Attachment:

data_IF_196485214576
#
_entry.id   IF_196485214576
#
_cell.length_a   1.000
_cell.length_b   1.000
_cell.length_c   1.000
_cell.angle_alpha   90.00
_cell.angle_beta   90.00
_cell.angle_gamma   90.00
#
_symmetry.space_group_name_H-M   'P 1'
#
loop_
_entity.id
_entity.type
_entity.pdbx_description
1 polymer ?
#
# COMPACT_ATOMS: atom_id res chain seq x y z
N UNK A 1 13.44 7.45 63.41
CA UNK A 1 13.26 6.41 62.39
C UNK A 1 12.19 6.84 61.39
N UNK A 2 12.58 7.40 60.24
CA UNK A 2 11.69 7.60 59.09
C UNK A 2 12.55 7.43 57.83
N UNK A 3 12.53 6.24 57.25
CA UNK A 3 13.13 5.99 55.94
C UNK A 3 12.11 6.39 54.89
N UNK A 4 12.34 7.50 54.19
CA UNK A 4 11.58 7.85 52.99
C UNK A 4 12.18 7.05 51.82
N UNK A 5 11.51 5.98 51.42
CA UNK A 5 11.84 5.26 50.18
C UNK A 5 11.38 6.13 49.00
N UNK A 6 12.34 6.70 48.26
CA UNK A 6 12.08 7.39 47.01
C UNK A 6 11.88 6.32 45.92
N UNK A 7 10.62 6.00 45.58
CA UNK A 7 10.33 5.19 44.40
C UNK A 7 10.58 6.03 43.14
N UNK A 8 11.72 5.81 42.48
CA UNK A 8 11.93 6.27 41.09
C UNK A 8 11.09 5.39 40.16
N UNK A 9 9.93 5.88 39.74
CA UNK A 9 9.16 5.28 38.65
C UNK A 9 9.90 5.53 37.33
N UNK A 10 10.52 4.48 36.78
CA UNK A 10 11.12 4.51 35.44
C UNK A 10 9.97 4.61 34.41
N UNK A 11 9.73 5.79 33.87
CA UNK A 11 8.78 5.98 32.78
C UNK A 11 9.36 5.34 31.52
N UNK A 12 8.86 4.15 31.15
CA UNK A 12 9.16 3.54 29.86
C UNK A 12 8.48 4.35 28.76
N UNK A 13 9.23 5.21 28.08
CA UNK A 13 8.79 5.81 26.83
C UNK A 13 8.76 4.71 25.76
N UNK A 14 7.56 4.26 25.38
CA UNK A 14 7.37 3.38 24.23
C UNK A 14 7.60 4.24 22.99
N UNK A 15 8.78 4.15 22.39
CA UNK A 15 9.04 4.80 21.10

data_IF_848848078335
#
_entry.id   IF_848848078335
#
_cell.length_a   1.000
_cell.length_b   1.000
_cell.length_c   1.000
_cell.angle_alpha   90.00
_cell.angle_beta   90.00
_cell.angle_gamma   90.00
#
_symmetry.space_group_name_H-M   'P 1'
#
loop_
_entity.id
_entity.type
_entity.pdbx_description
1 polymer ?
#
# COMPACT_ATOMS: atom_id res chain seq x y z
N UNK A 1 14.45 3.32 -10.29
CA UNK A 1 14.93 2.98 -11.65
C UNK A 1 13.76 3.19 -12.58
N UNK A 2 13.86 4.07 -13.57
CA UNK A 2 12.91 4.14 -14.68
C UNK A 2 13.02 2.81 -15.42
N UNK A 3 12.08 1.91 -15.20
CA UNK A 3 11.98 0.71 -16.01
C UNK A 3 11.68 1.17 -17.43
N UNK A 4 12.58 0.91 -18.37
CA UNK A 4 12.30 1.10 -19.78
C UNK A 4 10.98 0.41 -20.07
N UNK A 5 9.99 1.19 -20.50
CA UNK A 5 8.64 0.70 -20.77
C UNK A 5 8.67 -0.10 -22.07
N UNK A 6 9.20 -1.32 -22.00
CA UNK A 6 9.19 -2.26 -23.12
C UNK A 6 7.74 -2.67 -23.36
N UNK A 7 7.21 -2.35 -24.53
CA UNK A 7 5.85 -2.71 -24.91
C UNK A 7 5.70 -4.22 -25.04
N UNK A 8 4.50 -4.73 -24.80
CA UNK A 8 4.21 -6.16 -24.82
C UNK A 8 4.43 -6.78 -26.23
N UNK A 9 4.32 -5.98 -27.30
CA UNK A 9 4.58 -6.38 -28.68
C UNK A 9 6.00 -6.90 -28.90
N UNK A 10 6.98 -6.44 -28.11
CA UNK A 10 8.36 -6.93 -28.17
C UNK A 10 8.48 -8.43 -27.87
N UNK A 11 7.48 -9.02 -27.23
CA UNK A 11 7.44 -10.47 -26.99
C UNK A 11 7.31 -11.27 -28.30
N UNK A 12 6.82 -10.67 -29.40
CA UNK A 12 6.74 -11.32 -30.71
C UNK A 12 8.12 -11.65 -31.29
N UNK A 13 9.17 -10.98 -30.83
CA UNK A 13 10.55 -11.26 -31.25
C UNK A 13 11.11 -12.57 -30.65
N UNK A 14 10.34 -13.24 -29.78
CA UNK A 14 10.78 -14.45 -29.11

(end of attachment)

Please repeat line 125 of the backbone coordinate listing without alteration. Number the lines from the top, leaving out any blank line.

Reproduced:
CA UNK A 14 10.78 -14.45 -29.11